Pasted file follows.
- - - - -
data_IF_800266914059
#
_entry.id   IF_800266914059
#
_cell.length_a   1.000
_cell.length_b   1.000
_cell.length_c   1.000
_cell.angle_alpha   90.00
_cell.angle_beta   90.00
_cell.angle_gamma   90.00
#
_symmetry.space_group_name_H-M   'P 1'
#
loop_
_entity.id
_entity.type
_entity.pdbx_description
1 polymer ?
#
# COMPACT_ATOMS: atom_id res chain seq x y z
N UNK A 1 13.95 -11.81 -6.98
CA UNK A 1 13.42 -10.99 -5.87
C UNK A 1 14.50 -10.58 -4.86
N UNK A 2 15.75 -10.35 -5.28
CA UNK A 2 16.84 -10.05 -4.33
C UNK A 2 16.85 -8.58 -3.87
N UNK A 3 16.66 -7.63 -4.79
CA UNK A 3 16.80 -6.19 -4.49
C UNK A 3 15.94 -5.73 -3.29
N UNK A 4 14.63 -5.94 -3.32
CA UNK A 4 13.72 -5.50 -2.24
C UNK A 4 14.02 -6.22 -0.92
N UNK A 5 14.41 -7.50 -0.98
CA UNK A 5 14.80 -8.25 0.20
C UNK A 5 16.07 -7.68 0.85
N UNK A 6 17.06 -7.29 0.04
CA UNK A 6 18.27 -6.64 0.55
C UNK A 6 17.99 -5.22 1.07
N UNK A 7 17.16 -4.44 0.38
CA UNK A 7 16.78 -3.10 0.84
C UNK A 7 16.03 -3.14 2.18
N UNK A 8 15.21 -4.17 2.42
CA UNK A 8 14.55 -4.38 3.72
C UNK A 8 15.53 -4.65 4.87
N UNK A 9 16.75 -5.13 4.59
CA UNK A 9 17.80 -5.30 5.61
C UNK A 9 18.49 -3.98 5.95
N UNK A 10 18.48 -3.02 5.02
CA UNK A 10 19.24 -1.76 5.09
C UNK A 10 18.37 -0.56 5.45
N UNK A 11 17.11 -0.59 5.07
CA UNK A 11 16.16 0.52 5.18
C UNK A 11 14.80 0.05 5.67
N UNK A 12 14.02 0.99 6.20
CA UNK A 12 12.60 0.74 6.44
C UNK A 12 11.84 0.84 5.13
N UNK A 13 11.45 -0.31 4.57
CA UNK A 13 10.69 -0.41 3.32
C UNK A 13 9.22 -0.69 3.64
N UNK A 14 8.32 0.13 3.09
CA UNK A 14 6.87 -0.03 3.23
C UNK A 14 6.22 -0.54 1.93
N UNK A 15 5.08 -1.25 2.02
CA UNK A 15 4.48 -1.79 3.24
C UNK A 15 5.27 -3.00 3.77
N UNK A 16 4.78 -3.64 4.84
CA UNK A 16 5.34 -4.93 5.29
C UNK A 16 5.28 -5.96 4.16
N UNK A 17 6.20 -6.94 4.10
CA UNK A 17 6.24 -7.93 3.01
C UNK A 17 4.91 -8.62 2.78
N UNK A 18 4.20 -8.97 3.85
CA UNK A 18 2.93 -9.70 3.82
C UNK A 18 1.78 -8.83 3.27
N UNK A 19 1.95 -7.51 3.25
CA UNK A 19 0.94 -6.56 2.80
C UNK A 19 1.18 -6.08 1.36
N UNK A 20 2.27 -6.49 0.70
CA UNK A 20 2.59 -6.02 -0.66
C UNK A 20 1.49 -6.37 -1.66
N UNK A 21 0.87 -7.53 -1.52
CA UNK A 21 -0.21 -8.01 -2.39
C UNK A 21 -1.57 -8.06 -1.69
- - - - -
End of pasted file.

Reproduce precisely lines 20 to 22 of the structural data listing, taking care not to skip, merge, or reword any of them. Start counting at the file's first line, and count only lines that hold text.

# COMPACT_ATOMS: atom_id res chain seq x y z
N UNK A 1 13.95 -11.81 -6.98
CA UNK A 1 13.42 -10.99 -5.87